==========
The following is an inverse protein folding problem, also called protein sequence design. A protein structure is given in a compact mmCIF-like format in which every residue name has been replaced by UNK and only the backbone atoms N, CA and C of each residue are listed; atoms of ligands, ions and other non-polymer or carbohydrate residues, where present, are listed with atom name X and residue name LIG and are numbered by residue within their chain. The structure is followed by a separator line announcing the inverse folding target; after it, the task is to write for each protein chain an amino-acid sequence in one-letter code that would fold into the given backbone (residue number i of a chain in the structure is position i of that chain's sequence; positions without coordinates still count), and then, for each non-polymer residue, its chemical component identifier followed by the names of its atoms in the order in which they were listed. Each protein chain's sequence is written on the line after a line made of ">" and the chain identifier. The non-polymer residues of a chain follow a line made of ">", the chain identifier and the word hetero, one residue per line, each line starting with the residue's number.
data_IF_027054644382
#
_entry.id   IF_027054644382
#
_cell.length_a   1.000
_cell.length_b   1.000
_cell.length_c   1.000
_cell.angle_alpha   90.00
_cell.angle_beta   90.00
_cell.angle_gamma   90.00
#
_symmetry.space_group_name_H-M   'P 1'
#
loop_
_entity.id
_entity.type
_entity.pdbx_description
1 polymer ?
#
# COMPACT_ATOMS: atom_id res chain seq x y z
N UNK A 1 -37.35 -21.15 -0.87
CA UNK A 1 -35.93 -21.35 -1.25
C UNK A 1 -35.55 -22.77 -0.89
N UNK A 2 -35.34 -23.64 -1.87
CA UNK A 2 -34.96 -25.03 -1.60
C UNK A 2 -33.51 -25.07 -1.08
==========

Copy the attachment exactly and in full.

The following is an inverse protein folding problem, also called protein sequence design. A protein structure is given in a compact mmCIF-like format in which every residue name has been replaced by UNK and only the backbone atoms N, CA and C of each residue are listed; atoms of ligands, ions and other non-polymer or carbohydrate residues, where present, are listed with atom name X and residue name LIG and are numbered by residue within their chain. The structure is followed by a separator line announcing the inverse folding target; after it, the task is to write for each protein chain an amino-acid sequence in one-letter code that would fold into the given backbone (residue number i of a chain in the structure is position i of that chain's sequence; positions without coordinates still count), and then, for each non-polymer residue, its chemical component identifier followed by the names of its atoms in the order in which they were listed. Each protein chain's sequence is written on the line after a line made of ">" and the chain identifier. The non-polymer residues of a chain follow a line made of ">", the chain identifier and the word hetero, one residue per line, each line starting with the residue's number.
data_IF_027054644382
#
_entry.id   IF_027054644382
#
_cell.length_a   1.000
_cell.length_b   1.000
_cell.length_c   1.000
_cell.angle_alpha   90.00
_cell.angle_beta   90.00
_cell.angle_gamma   90.00
#
_symmetry.space_group_name_H-M   'P 1'
#
loop_
_entity.id
_entity.type
_entity.pdbx_description
1 polymer ?
#
# COMPACT_ATOMS: atom_id res chain seq x y z
N UNK A 1 -37.35 -21.15 -0.87
CA UNK A 1 -35.93 -21.35 -1.25
C UNK A 1 -35.55 -22.77 -0.89
N UNK A 2 -35.34 -23.64 -1.87
CA UNK A 2 -34.96 -25.03 -1.60
C UNK A 2 -33.51 -25.07 -1.08